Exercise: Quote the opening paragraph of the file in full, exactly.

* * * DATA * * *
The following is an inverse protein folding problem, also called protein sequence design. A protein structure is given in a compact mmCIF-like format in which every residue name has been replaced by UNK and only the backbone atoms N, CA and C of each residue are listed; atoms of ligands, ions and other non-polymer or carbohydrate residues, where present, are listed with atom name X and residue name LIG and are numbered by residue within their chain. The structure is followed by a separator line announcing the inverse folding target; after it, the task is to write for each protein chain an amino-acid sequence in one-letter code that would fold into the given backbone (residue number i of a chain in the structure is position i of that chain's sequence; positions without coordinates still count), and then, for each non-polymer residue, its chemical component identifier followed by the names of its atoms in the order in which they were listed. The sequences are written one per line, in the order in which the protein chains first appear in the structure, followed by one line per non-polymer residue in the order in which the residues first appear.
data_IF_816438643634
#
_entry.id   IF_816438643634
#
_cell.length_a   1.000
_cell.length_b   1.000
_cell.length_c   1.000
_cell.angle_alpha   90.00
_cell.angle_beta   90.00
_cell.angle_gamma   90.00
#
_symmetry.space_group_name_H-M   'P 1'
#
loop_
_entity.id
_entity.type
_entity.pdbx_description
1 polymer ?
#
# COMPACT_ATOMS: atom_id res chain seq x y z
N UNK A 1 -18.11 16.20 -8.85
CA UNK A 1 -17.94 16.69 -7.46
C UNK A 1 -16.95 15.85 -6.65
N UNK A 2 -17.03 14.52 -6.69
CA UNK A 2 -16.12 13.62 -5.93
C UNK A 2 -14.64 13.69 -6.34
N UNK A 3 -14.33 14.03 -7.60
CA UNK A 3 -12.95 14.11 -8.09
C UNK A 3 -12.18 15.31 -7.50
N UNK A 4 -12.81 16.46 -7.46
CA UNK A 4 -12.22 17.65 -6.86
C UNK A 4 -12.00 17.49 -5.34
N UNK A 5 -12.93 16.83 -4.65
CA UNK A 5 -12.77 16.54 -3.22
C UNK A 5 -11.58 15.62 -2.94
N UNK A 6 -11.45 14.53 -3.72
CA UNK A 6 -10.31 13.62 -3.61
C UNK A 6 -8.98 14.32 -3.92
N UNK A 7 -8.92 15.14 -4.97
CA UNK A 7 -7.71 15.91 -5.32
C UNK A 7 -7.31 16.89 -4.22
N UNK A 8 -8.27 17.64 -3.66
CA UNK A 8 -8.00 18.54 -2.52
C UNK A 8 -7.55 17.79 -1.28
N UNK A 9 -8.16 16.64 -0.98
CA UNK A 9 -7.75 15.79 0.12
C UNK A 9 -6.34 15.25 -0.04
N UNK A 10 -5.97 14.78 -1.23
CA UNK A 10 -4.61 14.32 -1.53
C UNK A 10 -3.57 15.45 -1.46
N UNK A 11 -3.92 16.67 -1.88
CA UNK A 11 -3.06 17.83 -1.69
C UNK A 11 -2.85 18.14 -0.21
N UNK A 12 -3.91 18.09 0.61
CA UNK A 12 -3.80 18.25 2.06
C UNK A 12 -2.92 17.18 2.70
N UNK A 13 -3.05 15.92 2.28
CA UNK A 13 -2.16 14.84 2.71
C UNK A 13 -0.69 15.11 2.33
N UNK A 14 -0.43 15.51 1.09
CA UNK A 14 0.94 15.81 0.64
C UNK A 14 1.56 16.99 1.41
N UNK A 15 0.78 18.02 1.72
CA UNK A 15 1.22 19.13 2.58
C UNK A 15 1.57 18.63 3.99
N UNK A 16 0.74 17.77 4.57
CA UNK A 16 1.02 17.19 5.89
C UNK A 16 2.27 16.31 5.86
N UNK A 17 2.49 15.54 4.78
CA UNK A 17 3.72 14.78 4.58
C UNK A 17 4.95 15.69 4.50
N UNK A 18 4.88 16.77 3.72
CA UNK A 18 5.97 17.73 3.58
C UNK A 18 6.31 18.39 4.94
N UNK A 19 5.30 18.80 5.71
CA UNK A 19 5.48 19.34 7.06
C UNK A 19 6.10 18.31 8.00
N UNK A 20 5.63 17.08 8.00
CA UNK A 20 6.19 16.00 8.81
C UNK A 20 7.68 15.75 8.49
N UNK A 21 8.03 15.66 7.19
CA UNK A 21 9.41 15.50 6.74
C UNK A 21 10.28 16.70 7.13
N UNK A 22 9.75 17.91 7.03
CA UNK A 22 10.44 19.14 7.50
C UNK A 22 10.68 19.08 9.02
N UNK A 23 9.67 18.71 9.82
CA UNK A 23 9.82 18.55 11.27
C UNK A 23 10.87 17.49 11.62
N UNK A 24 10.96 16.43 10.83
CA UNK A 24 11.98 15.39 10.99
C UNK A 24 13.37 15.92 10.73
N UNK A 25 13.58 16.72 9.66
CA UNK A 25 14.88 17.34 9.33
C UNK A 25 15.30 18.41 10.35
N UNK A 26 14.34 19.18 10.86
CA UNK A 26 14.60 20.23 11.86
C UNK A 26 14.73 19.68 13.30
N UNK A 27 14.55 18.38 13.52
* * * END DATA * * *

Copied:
The following is an inverse protein folding problem, also called protein sequence design. A protein structure is given in a compact mmCIF-like format in which every residue name has been replaced by UNK and only the backbone atoms N, CA and C of each residue are listed; atoms of ligands, ions and other non-polymer or carbohydrate residues, where present, are listed with atom name X and residue name LIG and are numbered by residue within their chain. The structure is followed by a separator line announcing the inverse folding target; after it, the task is to write for each protein chain an amino-acid sequence in one-letter code that would fold into the given backbone (residue number i of a chain in the structure is position i of that chain's sequence; positions without coordinates still count), and then, for each non-polymer residue, its chemical component identifier followed by the names of its atoms in the order in which they were listed. The sequences are written one per line, in the order in which the protein chains first appear in the structure, followed by one line per non-polymer residue in the order in which the residues first appear.